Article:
Antonie van Leeuwenhoek

, Volume 112, Issue 8, pp 1221–1229 | Cite as

Mesorhizobium carbonis sp. nov., isolated from coal bed water

  • Jing LiEmail author
  • Wen Xin
  • Zhen-Zhen Xu
  • Fang-Qin Xiang
  • Jing-Jing Zhang
  • Li-Jun Xi
  • Jian-Bo Qu
  • Jian-Guo LiuEmail author
Original Paper


A Gram-stain negative, aerobic, motile, short rod-shaped bacterium, designated as B2.3T, was isolated from coal bed water collected from Jincheng, Shanxi Province, China. The strain was able to grow at 10–40 °C (optimum 28–30 °C), pH 4.0–10.0 (optimum 7.0), and in the presence of 0–5.0% NaCl (optimum 3.0%, w/v). Phylogenetic analysis based on the 16S rRNA and concatenated housekeeping gene recA, atpD and glnA sequences showed strain B2.3T belongs to the genus Mesorhizobium, with Mesorhizobium oceanicum B7T as the closely related type strain. Strain B2.3T exhibited ANI value of 77.5% and GGDC value of 21.5% to M. oceanicum B7T. The major fatty acids were identified as summed feature 8 (C18:1ω7c and/or C18:1ω6c) and 11-methyl C18:1ω7c. The major polar lipids were found to consist of diphosphatidylglycerol, phosphatidylglycerol, phosphatidylethanolamine, phosphatidylcholine and an unidentified aminophospholipid. The predominant ubiquinone was identified as Quinone 10. Phenotypic and biochemical analysis results indicated that strain B2.3T can be distinguished from closely related type strains. On the basis of phenotypic, genotypic and chemotaxonomic characteristics, strain B2.3T is concluded to represent a novel species in the genus Mesorhizobium, for which the name Mesorhizobium carbonis sp. nov. is proposed. The type strain is B2.3T (=CGMCC 1.15730T = KCTC 52461T).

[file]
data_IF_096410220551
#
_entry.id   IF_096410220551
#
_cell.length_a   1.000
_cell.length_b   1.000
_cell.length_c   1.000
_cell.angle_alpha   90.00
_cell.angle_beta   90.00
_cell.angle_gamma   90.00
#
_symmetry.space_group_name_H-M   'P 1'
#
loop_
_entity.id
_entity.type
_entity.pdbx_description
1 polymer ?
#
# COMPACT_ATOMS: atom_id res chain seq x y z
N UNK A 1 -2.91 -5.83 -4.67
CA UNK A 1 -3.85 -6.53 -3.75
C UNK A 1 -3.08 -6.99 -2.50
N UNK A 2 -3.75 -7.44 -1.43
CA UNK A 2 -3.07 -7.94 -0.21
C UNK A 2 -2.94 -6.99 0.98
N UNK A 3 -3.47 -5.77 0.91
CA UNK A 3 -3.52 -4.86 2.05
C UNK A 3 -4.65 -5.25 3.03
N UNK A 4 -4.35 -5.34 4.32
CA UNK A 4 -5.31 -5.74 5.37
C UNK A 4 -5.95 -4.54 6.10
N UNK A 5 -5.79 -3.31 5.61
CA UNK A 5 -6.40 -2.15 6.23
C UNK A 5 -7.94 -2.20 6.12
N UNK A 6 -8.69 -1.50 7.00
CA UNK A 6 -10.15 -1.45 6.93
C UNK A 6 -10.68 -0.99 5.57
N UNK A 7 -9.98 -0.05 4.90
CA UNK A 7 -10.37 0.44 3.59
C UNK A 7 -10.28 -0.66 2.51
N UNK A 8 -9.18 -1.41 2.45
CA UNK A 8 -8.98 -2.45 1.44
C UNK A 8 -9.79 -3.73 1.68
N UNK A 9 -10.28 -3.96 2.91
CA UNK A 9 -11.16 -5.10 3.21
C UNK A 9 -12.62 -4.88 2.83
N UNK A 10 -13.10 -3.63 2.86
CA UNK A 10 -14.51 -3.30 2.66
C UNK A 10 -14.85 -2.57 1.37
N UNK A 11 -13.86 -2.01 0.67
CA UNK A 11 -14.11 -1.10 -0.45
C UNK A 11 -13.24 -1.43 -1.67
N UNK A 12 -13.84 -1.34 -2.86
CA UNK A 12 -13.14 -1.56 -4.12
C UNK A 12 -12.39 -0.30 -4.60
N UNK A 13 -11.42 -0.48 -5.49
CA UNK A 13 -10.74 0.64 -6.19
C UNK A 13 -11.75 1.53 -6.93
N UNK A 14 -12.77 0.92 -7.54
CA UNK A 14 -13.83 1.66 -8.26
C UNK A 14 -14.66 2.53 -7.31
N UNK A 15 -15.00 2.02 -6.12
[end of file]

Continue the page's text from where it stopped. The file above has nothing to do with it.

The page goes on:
Coal bed water Mesorhizobium carbonis MLSA Polyphasic taxonomy 



Average nucleotide identity


DNA–DNA hybridization



This work was financially supported by the National Natural Science Foundation (30901108 and 21776310), the Shandong Provincial Natural Science Foundation (ZR2009EQ007 and ZR2017MB019) and the Fundamental Research Funds for the Central Universities (15CX02014A and 16CX02044A).

Author contributions

JL designed the study and wrote the manuscript. WX, ZZX and FQX performed the experiments. JL and LJX analyzed the data. JJZ contributed to the polar lipid analysis. JBQ and JGL revised the manuscript.

Compliance with ethical standards

Conflict of interest

The authors declare that they have no conflict of interest.

Ethical approval

This article does not contain any studies with human participants or animals performed by any of the authors.

Supplementary material

10482_2019_1254_MOESM1_ESM.docx (602 kb)
Supplementary material 1 (DOCX 603 kb)